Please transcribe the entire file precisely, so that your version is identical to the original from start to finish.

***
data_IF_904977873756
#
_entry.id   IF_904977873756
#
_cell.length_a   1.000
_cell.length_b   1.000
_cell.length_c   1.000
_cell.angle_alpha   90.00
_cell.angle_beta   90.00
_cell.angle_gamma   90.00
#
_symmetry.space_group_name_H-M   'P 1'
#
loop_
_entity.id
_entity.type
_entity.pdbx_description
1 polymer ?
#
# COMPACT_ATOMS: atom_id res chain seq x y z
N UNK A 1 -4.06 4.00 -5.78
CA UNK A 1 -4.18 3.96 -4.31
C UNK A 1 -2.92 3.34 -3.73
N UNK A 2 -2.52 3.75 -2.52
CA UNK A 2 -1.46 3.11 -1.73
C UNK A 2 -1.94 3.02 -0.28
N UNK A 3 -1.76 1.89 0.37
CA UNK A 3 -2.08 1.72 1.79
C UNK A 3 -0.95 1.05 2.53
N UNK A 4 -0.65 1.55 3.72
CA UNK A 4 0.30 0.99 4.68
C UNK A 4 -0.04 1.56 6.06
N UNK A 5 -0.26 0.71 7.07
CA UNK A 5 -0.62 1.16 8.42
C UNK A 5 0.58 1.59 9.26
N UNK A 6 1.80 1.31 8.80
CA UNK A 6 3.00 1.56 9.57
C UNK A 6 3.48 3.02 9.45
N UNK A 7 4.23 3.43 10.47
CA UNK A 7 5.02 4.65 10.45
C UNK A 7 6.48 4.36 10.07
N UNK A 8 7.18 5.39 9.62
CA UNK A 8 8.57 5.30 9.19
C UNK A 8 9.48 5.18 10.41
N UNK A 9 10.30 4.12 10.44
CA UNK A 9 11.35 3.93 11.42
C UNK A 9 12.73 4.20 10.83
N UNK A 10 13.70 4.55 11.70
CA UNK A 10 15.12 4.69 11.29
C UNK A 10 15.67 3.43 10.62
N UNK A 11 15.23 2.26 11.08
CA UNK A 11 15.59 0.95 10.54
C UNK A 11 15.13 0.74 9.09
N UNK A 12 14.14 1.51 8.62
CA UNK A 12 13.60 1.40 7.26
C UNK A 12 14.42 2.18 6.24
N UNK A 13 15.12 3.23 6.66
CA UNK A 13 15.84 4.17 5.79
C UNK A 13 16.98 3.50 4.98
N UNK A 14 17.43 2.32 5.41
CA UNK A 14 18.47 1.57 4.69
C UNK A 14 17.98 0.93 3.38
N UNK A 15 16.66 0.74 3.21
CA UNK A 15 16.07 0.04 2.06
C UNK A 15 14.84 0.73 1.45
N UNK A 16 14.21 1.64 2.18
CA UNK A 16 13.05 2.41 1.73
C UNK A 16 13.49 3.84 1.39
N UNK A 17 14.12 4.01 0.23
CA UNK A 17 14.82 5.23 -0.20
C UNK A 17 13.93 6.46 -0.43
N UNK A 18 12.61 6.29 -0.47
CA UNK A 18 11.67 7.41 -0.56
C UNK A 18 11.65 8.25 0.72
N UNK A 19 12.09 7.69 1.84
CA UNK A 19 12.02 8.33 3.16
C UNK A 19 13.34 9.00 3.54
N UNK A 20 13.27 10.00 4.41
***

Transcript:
data_IF_904977873756
#
_entry.id   IF_904977873756
#
_cell.length_a   1.000
_cell.length_b   1.000
_cell.length_c   1.000
_cell.angle_alpha   90.00
_cell.angle_beta   90.00
_cell.angle_gamma   90.00
#
_symmetry.space_group_name_H-M   'P 1'
#
loop_
_entity.id
_entity.type
_entity.pdbx_description
1 polymer ?
#
# COMPACT_ATOMS: atom_id res chain seq x y z
N UNK A 1 -4.06 4.00 -5.78
CA UNK A 1 -4.18 3.96 -4.31
C UNK A 1 -2.92 3.34 -3.73
N UNK A 2 -2.52 3.75 -2.52
CA UNK A 2 -1.46 3.11 -1.73
C UNK A 2 -1.94 3.02 -0.28
N UNK A 3 -1.76 1.89 0.37
CA UNK A 3 -2.08 1.72 1.79
C UNK A 3 -0.95 1.05 2.53
N UNK A 4 -0.65 1.55 3.72
CA UNK A 4 0.30 0.99 4.68
C UNK A 4 -0.04 1.56 6.06
N UNK A 5 -0.26 0.71 7.07
CA UNK A 5 -0.62 1.16 8.42
C UNK A 5 0.58 1.59 9.26
N UNK A 6 1.80 1.31 8.80
CA UNK A 6 3.00 1.56 9.57
C UNK A 6 3.48 3.02 9.45
N UNK A 7 4.23 3.43 10.47
CA UNK A 7 5.02 4.65 10.45
C UNK A 7 6.48 4.36 10.07
N UNK A 8 7.18 5.39 9.62
CA UNK A 8 8.57 5.30 9.19
C UNK A 8 9.48 5.18 10.41
N UNK A 9 10.30 4.12 10.44
CA UNK A 9 11.35 3.93 11.42
C UNK A 9 12.73 4.20 10.83
N UNK A 10 13.70 4.55 11.70
CA UNK A 10 15.12 4.69 11.29
C UNK A 10 15.67 3.43 10.62
N UNK A 11 15.23 2.26 11.08
CA UNK A 11 15.59 0.95 10.54
C UNK A 11 15.13 0.74 9.09
N UNK A 12 14.14 1.51 8.62
CA UNK A 12 13.60 1.40 7.26
C UNK A 12 14.42 2.18 6.24
N UNK A 13 15.12 3.23 6.66
CA UNK A 13 15.84 4.17 5.79
C UNK A 13 16.98 3.50 4.98
N UNK A 14 17.43 2.32 5.41
CA UNK A 14 18.47 1.57 4.69
C UNK A 14 17.98 0.93 3.38
N UNK A 15 16.66 0.74 3.21
CA UNK A 15 16.07 0.04 2.06
C UNK A 15 14.84 0.73 1.45
N UNK A 16 14.21 1.64 2.18
CA UNK A 16 13.05 2.41 1.73
C UNK A 16 13.49 3.84 1.39
N UNK A 17 14.12 4.01 0.23
CA UNK A 17 14.82 5.23 -0.20
C UNK A 17 13.93 6.46 -0.43
N UNK A 18 12.61 6.29 -0.47
CA UNK A 18 11.67 7.41 -0.56
C UNK A 18 11.65 8.25 0.72
N UNK A 19 12.09 7.69 1.84
CA UNK A 19 12.02 8.33 3.16
C UNK A 19 13.34 9.00 3.54
N UNK A 20 13.27 10.00 4.41